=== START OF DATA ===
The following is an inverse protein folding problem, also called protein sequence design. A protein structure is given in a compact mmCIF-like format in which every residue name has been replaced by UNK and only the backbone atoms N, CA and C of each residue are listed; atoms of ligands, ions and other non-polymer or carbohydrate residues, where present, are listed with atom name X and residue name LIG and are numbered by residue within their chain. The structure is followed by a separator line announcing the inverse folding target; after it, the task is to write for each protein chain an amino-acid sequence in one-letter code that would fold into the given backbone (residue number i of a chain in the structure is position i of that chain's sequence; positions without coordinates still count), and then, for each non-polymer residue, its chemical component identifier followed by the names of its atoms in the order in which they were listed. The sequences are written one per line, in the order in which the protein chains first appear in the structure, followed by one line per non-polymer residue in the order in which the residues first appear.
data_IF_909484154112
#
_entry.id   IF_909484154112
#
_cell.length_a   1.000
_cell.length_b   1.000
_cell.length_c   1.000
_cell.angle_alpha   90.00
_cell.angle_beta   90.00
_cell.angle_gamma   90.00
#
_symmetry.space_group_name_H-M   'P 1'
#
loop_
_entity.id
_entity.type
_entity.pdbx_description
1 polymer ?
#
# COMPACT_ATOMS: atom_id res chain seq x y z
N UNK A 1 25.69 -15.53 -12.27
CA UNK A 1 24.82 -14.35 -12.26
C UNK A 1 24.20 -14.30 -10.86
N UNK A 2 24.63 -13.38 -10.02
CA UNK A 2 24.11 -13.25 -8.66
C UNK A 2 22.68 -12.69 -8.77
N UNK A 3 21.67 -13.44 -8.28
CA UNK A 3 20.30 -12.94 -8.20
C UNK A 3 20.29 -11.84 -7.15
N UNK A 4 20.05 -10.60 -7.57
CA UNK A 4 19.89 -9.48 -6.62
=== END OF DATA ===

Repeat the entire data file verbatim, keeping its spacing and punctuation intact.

The following is an inverse protein folding problem, also called protein sequence design. A protein structure is given in a compact mmCIF-like format in which every residue name has been replaced by UNK and only the backbone atoms N, CA and C of each residue are listed; atoms of ligands, ions and other non-polymer or carbohydrate residues, where present, are listed with atom name X and residue name LIG and are numbered by residue within their chain. The structure is followed by a separator line announcing the inverse folding target; after it, the task is to write for each protein chain an amino-acid sequence in one-letter code that would fold into the given backbone (residue number i of a chain in the structure is position i of that chain's sequence; positions without coordinates still count), and then, for each non-polymer residue, its chemical component identifier followed by the names of its atoms in the order in which they were listed. The sequences are written one per line, in the order in which the protein chains first appear in the structure, followed by one line per non-polymer residue in the order in which the residues first appear.
data_IF_909484154112
#
_entry.id   IF_909484154112
#
_cell.length_a   1.000
_cell.length_b   1.000
_cell.length_c   1.000
_cell.angle_alpha   90.00
_cell.angle_beta   90.00
_cell.angle_gamma   90.00
#
_symmetry.space_group_name_H-M   'P 1'
#
loop_
_entity.id
_entity.type
_entity.pdbx_description
1 polymer ?
#
# COMPACT_ATOMS: atom_id res chain seq x y z
N UNK A 1 25.69 -15.53 -12.27
CA UNK A 1 24.82 -14.35 -12.26
C UNK A 1 24.20 -14.30 -10.86
N UNK A 2 24.63 -13.38 -10.02
CA UNK A 2 24.11 -13.25 -8.66
C UNK A 2 22.68 -12.69 -8.77
N UNK A 3 21.67 -13.44 -8.28
CA UNK A 3 20.30 -12.94 -8.20
C UNK A 3 20.29 -11.84 -7.15
N UNK A 4 20.05 -10.60 -7.57
CA UNK A 4 19.89 -9.48 -6.62